When the Pope said in a recent sermon that “the Torah cannot give life,” the rabbis would not let it go. The Pope, the rabbis demand, will not determine what Judaism can or cannot do.
Rabbi Ratzon Arusi, Chairman of the Interfaith Dialogue Committee on behalf of the Chief Rabbinate told Ynet that the rabbis were livid when they learned that Pope Francis sermonized that “Christianity replaces the Torah which cannot give life” and “the commandments have expired and are void of meaning.”
Is the Pope ignorant of the central place of the Mitzvot in Judaism? The battle between “works and faith” has been raging since the Apostle Paul penned his letters, and James, the brother of Jesus, took an uncompromising stand on the essential place of commandments as opposed to just faith. According to James, it is faith that is dead without works. For a pope to conclude that keeping God’s commandments in the Torah is passé, would be like the Chief Rabbi saying faith and grace are irrelevant.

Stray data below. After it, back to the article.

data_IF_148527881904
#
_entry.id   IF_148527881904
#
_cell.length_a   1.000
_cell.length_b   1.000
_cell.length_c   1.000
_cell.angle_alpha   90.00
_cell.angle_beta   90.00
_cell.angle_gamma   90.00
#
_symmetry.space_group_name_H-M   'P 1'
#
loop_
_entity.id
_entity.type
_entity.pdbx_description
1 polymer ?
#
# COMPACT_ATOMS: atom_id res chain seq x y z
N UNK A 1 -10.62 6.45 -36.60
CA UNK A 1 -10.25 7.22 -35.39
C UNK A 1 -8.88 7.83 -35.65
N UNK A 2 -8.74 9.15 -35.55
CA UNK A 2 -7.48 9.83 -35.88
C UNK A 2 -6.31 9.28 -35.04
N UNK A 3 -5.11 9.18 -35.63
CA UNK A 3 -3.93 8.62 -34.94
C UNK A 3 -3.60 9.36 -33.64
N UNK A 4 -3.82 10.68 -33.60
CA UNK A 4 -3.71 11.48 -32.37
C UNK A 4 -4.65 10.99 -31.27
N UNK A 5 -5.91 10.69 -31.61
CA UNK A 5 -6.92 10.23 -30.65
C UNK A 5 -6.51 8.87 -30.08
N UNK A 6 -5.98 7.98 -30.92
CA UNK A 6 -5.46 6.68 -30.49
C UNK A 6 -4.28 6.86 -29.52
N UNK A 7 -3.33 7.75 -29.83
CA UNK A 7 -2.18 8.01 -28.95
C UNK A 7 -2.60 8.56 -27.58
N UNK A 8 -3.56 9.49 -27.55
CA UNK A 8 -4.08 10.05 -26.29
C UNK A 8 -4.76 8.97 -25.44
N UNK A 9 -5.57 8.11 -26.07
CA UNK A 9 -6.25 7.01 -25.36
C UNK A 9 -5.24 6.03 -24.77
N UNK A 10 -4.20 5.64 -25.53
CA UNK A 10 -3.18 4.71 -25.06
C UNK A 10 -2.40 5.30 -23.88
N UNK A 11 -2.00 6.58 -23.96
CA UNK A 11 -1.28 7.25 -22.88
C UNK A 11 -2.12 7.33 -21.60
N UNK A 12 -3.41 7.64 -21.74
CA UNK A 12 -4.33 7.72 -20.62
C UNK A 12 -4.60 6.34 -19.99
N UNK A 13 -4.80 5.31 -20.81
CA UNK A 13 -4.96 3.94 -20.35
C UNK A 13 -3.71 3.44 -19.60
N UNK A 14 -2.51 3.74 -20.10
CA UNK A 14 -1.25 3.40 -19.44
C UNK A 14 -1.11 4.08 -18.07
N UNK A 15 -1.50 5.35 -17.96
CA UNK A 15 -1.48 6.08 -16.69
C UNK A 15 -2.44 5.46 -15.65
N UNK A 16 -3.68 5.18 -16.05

The lack of appreciation the Pope displayed for the world of Judaism into which Paul, James and the Lord Yeshua were born and raised, signaled a regression back to the dark ages in Christian-Jewish relations, and the rabbis were having none of it.
“This is part of the contemptuous teachings of the Church towards Jews and Judaism. Retract it or we’ll cut ties,” Rabbi Arusi warned. “The Catholic Church must not return to the ancestors of antisemitism towards the Jewish people.”
The Chief Rabbinate now wonders what happened to the changing attitudes of the Catholic Church that had come to recognize the Jewish people as “firstborn son” from whom the Messiah came. Not a dead, out-of-date religion.
“In the interfaith dialogues we have held, we have always presented the position that the Torah gives life,” Arusi said. “Now suddenly to say these things is extremely dangerous. That’s why we demand clarification. Everything we’ve built is supposed to remove antisemitism from the Catholic Church. We cannot continue to have interfaith dialogues with the Pope as long as there is no clarification and withdrawal from these things.”
“We are embarrassed,” Arusi admits. Against the background of increased antisemitism around the world he added, “this is dangerous.”